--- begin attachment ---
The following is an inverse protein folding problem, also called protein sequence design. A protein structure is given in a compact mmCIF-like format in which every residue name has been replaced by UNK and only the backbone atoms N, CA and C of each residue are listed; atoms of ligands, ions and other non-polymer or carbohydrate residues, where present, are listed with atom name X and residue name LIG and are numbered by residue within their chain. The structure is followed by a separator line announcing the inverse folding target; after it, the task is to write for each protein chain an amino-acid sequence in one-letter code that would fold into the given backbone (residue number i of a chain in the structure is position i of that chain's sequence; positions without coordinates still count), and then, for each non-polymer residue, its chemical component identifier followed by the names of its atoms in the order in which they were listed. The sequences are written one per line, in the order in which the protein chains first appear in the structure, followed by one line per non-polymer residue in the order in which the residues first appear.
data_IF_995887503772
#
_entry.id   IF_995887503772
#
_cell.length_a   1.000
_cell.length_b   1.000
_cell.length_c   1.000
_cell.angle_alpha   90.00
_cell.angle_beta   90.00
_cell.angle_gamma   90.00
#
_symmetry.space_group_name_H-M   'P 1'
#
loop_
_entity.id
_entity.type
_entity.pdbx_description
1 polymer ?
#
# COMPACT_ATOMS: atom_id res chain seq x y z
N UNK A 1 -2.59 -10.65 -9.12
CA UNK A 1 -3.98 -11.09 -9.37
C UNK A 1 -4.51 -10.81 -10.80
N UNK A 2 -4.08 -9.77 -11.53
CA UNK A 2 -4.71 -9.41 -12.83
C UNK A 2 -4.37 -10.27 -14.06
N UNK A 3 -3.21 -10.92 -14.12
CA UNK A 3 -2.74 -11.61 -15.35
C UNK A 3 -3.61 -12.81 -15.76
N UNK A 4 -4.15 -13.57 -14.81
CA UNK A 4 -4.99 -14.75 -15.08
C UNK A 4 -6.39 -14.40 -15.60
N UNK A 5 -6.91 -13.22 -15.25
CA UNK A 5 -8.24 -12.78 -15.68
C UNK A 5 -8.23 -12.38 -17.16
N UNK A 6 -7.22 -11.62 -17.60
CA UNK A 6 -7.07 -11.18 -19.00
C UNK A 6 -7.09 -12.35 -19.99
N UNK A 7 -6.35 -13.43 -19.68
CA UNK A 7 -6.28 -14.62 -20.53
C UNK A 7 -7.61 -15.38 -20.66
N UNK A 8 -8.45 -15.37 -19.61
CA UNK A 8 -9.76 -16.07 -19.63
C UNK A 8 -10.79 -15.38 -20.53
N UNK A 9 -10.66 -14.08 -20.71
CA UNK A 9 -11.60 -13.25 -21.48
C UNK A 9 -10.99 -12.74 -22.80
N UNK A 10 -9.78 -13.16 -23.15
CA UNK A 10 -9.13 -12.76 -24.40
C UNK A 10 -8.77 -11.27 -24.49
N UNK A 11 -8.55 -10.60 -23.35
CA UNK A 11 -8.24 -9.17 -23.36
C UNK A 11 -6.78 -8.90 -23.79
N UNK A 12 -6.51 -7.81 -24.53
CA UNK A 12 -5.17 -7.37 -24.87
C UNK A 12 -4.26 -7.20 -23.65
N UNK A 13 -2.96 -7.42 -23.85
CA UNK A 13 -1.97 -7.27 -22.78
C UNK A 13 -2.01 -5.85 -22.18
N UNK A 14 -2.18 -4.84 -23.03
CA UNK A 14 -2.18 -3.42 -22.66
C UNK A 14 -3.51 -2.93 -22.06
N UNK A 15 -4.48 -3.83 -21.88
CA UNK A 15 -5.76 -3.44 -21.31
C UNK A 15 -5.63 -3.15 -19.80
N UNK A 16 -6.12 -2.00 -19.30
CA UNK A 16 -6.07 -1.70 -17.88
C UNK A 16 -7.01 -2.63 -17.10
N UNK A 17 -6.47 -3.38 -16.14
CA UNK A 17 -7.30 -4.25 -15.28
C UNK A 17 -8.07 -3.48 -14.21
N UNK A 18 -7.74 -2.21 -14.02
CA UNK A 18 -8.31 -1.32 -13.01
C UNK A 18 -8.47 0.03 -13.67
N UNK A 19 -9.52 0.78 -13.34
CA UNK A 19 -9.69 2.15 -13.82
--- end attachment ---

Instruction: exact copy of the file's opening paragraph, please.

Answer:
The following is an inverse protein folding problem, also called protein sequence design. A protein structure is given in a compact mmCIF-like format in which every residue name has been replaced by UNK and only the backbone atoms N, CA and C of each residue are listed; atoms of ligands, ions and other non-polymer or carbohydrate residues, where present, are listed with atom name X and residue name LIG and are numbered by residue within their chain. The structure is followed by a separator line announcing the inverse folding target; after it, the task is to write for each protein chain an amino-acid sequence in one-letter code that would fold into the given backbone (residue number i of a chain in the structure is position i of that chain's sequence; positions without coordinates still count), and then, for each non-polymer residue, its chemical component identifier followed by the names of its atoms in the order in which they were listed. The sequences are written one per line, in the order in which the protein chains first appear in the structure, followed by one line per non-polymer residue in the order in which the residues first appear.